The one negative about them to me is that the way I hold them with my version of the artillery hold the gun bounces vertically with the forearm pulling up away from my front supporting hand.  That doesn't happen with any other spring I shoot.

David Enoch

Thanks, David.

The vertical bounce--are you using a scope, and if so, how much does it weigh?  I mean, does it happen to be a light 'mini-scope' or Beeman SS Short Scope? 

I found something similar when using open sights, or a very-light scope.  I got much-better results with a mid-weight scope, like that Tasco Varmint scope that Amazon sells for $30 shipped. It weighs 19 oz.  That still made for a pretty-light weight rig compared to heavier rifles with the same scope. 

I own 2 of them, both holding-up very-well on springers:

https://www.amazon.com/gp/product/B0000V2BLU/ref=ppx_yo_dt_b_search_asin_title?ie=UTF8&psc=1


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DavidEnoch
( @davidenoch )
Joined: 2 years ago
Posts: 312
2020-01-29 14:26:00  

@ekmeister

I have a Beeman 66RL on that rifle.  It's not a light as a Short Scope but it is not heavy.

David Enoch


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ekmeister
( @ekmeister )
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2020-01-29 14:50:47  
Posted by: @davidenoch

@ekmeister

I have a Beeman 66RL on that rifle.  It's not a light as a Short Scope but it is not heavy.

David Enoch

Since you said, "R9 power", I'm assuming you upgraded the spring with one from Maccari.  He uses the best steel alloys in his springs.  So...

If you haven't done it yet, you can usually calm the shot cycle a bit down by doing this:

Have a good, safe backstop at the ready.  I like to use a 2x2 or 2x4.

Cock the rifle and leave it cocked for 2 hours, (laying on a carpeted floor, with the muzzle aimed at the 2x4, about an inch away).  Then, shoot 5 pellets to 'rebound' the spring to normal velocity.  You won't hurt it.  Do it a second time.  You won't hurt the spring. 

Then test the shot cycle again, and see if its gotten any better.  It usually works, with no degrade in velocity, unless it's something like 5-10 fps. I consider that a very-fair trade-off.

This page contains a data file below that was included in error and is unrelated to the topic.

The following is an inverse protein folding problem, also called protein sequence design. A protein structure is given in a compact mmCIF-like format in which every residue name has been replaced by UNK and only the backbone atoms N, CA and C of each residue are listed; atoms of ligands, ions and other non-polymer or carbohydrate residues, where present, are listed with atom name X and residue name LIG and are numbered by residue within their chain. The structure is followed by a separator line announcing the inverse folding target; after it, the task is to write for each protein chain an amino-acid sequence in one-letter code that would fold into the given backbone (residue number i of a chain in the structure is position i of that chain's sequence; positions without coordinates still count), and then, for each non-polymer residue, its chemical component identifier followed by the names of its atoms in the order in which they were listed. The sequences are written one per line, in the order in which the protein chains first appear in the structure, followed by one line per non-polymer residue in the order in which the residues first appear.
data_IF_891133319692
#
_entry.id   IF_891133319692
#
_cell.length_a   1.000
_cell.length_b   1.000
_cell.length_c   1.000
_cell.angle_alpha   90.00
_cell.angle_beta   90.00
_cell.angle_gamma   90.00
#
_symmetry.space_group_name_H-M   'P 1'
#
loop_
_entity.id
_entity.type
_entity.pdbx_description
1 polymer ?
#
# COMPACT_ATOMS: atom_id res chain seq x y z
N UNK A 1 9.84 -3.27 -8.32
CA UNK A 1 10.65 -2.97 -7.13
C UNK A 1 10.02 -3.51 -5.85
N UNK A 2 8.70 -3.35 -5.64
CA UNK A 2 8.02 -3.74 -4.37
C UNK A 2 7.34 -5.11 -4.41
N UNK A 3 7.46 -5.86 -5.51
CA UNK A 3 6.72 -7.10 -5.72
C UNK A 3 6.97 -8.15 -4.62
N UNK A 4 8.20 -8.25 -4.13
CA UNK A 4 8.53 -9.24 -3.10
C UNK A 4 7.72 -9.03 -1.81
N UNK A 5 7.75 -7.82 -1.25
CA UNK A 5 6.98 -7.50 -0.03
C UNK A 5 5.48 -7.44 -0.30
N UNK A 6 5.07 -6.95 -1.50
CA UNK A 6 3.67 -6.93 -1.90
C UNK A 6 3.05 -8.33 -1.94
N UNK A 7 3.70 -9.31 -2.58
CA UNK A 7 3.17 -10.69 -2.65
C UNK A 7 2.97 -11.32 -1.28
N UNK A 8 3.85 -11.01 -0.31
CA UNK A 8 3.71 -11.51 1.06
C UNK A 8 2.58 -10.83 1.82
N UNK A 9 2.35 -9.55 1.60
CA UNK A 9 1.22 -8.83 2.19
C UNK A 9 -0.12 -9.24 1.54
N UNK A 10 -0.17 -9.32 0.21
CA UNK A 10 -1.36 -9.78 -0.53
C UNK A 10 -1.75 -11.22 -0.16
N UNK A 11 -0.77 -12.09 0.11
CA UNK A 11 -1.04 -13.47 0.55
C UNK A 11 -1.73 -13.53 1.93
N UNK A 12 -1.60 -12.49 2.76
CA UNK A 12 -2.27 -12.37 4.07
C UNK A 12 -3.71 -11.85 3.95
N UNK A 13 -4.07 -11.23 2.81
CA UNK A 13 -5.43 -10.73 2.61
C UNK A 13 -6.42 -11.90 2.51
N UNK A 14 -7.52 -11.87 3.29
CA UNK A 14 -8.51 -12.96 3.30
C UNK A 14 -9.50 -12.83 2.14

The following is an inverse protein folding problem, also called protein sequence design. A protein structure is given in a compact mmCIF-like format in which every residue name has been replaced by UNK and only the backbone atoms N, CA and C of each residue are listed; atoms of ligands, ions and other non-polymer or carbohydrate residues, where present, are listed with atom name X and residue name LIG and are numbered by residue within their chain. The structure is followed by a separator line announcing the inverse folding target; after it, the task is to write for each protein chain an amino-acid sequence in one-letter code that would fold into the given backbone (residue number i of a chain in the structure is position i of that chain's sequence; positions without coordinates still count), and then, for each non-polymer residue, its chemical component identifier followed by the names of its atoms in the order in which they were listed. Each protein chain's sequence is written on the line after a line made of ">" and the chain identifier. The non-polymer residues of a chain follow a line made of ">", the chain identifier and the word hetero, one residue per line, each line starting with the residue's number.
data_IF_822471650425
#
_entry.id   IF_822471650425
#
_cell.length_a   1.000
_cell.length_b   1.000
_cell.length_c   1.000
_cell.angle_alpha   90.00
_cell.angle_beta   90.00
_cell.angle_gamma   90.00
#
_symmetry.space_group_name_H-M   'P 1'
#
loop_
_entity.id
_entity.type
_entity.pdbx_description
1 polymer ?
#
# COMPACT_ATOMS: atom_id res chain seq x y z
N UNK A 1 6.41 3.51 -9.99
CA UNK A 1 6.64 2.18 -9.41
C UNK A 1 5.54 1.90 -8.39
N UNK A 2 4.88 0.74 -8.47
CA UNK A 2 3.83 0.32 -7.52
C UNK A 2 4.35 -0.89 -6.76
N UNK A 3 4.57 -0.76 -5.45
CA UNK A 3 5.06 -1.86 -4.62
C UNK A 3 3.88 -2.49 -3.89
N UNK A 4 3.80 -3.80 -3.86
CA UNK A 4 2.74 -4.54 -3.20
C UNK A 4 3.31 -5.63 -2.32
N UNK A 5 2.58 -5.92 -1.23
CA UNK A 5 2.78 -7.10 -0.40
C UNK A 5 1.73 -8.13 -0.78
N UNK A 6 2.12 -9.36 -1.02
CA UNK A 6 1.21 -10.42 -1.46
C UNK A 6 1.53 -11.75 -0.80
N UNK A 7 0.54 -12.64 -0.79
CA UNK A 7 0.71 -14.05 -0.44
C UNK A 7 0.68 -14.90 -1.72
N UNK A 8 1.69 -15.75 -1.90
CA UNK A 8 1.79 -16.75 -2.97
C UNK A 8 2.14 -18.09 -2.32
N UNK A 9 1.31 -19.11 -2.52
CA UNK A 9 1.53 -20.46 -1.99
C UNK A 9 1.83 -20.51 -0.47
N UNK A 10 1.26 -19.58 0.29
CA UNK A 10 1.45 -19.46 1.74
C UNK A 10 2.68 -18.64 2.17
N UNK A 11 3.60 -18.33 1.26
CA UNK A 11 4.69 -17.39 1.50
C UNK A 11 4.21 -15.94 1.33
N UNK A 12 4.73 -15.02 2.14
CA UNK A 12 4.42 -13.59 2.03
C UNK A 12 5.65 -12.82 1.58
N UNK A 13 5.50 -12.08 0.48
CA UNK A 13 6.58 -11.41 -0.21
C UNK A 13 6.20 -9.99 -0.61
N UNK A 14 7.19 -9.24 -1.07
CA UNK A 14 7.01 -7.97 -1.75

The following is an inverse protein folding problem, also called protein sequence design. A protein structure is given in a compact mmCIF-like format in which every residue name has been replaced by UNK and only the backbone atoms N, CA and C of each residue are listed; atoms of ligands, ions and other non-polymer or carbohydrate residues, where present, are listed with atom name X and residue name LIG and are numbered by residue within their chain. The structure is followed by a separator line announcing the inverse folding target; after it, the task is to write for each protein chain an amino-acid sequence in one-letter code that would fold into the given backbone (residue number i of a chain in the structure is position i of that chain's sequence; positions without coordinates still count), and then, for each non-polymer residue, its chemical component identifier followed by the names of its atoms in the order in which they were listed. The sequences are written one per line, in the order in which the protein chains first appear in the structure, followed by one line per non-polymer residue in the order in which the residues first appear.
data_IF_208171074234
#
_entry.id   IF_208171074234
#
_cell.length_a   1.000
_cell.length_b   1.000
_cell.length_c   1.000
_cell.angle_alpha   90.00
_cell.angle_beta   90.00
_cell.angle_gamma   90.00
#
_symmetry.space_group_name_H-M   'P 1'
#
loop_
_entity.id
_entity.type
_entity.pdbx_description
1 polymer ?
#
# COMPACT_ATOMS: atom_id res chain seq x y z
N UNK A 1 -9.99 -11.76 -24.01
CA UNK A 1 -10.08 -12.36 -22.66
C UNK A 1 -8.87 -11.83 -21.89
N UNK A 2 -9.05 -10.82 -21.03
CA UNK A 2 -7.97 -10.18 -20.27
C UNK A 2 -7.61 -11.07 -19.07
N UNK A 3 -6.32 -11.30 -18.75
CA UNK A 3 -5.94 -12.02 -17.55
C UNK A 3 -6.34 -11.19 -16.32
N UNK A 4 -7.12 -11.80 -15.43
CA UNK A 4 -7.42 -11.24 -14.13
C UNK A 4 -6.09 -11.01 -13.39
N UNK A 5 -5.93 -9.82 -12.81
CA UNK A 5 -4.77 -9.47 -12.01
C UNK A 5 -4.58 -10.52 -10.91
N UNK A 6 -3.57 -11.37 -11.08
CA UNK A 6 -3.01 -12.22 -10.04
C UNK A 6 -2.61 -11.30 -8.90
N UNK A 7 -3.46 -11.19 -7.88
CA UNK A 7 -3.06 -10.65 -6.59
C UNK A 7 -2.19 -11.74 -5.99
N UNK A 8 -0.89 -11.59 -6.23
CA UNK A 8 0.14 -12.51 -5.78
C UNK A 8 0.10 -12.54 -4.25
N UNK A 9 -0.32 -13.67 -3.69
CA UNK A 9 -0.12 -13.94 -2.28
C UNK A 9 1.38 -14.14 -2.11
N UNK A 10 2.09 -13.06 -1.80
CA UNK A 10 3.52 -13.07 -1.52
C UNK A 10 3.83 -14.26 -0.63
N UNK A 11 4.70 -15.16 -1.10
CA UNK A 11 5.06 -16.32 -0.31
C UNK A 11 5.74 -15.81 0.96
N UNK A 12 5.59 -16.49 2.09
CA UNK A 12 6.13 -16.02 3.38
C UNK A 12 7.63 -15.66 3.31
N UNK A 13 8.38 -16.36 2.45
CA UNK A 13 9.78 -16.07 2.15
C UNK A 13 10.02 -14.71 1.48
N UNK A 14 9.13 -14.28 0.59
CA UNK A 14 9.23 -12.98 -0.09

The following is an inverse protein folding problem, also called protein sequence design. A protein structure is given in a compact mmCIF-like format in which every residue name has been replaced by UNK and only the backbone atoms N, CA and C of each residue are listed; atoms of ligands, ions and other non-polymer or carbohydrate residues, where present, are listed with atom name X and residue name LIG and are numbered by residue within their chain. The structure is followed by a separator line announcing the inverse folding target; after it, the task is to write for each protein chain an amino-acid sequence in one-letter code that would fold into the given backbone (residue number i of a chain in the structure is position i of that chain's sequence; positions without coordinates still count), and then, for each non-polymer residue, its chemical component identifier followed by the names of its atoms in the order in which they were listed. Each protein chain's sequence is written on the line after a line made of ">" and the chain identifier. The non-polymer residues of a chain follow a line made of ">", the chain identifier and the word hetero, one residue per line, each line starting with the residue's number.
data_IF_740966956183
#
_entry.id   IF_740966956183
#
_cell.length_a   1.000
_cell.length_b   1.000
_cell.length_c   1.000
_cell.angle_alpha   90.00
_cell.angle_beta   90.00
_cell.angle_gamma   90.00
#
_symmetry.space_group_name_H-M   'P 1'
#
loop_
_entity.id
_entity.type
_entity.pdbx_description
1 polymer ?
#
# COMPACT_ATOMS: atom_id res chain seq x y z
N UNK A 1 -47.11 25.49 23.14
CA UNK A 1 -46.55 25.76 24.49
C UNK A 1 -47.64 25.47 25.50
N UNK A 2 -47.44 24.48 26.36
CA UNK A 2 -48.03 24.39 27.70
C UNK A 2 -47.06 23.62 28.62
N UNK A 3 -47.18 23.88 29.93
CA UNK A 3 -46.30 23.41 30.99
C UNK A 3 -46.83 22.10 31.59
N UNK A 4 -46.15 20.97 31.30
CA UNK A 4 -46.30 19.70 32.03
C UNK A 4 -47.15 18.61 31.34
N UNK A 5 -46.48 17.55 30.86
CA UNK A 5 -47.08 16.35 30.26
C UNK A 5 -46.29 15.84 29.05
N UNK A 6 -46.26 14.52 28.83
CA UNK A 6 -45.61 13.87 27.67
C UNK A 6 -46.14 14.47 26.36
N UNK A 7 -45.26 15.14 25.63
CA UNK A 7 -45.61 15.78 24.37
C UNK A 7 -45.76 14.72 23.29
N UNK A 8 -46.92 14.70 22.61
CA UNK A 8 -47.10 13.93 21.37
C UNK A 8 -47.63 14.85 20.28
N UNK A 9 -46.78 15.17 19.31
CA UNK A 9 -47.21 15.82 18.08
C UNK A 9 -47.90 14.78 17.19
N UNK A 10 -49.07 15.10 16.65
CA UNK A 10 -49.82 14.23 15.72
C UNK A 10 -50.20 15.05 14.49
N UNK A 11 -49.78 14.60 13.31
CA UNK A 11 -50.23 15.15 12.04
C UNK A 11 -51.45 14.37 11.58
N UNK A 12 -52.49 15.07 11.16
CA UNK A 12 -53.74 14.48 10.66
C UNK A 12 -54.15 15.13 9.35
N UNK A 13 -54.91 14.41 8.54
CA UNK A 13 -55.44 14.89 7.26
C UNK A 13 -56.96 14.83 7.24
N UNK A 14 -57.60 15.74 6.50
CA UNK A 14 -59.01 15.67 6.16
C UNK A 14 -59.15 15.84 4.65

When I have the rifle cocked and aimed at the 2x4, I lay a piece of 8x10" printer paper across the rifle that says, "Gun Is Cocked!!!  2:30 PM!!!"  I put the rifle the same place I'm going to be, so I won't forget about it.  You can lay a piece of cloth across the muzzle and 2x4, to catch any errant splinters should the trigger accidentally release.  FWIW, I've never had that happen once.

Just in case this sounds like heresy, JM told me I could leave one of his R1 springs cocked overnight before, to soften the shot cycle.  And, if THAT sounds like heresy, since you know both 'Yellows' so well, I'm sure you've seen the results of the test that was done many years ago, where someone left the gun cocked for a week, then more.  After some 'rebound shots', the velocity loss wasn't all that bad.  In fact, at the 1 week mark, I seem to recall that it was fairly negligible.  (I'm not suggesting you leave your springer cocked for days or weeks, whether it has a metal spring or a gas one.  I consider that heresy).


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DavidEnoch
( @davidenoch )
Joined: 2 years ago
Posts: 312
2020-01-29 15:14:14  

Thanks for the advice.  It does have a JM kit in it but I did not set the spring.

David Enoch


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JW652
( @jw652 )
Joined: 2 years ago
Posts: 60
2020-01-29 15:18:40  

Interesting discussion.